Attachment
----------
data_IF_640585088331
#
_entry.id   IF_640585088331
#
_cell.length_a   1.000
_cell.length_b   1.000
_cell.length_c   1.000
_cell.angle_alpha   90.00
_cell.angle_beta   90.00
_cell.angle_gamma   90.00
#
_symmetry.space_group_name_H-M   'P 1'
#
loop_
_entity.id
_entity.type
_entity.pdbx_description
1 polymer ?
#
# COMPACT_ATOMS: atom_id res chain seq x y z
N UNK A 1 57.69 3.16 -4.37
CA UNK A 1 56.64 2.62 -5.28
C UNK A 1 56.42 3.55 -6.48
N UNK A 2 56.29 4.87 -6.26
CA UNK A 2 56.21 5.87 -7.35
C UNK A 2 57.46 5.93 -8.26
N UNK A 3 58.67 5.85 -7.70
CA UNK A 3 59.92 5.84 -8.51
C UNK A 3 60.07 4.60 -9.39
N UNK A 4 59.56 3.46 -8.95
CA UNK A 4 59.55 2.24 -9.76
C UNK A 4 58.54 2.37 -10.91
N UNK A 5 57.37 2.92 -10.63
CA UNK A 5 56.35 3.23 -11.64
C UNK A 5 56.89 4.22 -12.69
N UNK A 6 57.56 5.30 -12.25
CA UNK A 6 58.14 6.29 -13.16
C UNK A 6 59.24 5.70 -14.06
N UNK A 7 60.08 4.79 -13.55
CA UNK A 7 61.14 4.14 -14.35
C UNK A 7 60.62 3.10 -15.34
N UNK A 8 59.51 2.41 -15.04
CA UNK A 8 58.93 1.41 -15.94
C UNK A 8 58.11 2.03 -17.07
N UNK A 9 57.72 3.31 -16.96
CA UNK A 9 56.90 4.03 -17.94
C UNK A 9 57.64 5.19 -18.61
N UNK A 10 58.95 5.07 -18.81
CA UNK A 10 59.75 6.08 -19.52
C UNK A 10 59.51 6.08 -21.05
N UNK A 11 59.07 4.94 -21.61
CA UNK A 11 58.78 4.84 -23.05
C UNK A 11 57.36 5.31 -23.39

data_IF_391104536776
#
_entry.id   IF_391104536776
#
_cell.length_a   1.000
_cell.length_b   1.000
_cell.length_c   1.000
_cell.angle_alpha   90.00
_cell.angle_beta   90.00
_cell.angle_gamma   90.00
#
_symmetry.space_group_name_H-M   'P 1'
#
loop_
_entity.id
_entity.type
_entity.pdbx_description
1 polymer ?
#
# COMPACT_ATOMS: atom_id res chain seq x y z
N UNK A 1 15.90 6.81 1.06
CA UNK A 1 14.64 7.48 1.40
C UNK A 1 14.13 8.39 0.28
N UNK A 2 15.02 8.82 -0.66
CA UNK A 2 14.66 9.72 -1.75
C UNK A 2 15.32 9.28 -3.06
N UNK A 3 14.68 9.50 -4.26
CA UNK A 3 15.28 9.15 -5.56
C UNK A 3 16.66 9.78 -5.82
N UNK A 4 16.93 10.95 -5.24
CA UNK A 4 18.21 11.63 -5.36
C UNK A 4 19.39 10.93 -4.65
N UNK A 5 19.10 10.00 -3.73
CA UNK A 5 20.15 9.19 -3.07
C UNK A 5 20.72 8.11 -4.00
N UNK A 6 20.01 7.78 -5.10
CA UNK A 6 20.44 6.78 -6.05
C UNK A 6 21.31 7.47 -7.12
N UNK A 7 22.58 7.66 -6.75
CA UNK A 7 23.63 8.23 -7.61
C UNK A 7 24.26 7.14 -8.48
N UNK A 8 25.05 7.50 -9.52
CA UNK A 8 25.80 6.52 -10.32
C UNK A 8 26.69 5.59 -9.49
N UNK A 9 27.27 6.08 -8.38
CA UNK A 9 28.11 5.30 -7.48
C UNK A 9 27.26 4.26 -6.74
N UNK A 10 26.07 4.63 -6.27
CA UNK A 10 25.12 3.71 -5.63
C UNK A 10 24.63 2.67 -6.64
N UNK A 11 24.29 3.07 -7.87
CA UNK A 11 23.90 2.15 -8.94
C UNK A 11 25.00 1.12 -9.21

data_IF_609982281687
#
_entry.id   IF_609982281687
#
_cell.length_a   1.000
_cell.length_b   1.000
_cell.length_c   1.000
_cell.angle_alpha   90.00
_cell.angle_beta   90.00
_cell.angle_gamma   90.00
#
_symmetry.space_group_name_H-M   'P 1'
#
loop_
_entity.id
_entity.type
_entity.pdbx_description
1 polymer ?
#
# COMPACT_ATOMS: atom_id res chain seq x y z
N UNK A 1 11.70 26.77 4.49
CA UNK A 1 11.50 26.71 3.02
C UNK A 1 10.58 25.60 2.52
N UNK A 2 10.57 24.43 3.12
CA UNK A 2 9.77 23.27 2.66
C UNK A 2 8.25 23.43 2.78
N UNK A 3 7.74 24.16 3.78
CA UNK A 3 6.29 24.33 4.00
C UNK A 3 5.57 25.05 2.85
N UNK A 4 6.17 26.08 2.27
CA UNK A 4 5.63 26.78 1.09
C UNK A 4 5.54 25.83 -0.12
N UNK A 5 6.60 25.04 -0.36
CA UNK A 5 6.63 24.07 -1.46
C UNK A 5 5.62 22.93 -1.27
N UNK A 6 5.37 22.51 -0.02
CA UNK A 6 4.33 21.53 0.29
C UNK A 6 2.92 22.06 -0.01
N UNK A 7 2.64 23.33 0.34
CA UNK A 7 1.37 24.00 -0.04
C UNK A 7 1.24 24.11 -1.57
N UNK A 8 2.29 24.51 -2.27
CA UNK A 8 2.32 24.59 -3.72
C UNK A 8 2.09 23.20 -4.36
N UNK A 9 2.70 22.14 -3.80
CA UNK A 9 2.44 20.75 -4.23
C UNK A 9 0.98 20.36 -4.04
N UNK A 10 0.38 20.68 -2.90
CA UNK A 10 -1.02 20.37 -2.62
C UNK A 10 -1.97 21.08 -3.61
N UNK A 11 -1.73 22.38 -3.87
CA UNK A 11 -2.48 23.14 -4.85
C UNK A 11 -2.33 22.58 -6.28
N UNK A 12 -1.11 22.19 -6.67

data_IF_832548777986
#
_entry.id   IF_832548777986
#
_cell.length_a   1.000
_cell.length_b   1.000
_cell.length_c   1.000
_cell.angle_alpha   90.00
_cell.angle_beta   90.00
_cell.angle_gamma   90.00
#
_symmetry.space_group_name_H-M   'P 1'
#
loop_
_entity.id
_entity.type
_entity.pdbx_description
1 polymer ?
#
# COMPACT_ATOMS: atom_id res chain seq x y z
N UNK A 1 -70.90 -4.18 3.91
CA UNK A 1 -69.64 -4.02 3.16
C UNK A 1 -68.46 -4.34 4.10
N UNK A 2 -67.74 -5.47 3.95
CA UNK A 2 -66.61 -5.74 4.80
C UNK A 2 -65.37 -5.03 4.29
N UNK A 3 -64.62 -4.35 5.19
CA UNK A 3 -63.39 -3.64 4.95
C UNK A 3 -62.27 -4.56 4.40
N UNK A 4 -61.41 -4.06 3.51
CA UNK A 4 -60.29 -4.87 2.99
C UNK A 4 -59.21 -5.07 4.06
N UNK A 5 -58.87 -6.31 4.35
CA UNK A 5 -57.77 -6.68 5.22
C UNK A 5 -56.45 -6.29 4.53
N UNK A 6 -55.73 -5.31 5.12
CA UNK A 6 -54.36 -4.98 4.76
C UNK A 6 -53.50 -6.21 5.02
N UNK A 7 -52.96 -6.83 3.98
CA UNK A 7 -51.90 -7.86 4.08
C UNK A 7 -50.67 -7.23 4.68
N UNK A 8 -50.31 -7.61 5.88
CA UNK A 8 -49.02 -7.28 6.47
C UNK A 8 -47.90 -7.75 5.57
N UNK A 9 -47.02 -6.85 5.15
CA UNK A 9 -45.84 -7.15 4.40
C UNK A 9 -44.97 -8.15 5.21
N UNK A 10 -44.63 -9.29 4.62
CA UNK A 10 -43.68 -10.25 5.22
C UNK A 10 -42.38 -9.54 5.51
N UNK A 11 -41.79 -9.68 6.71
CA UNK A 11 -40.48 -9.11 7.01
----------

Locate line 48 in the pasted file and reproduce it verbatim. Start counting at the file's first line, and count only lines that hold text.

N UNK A 10 58.95 5.07 -18.81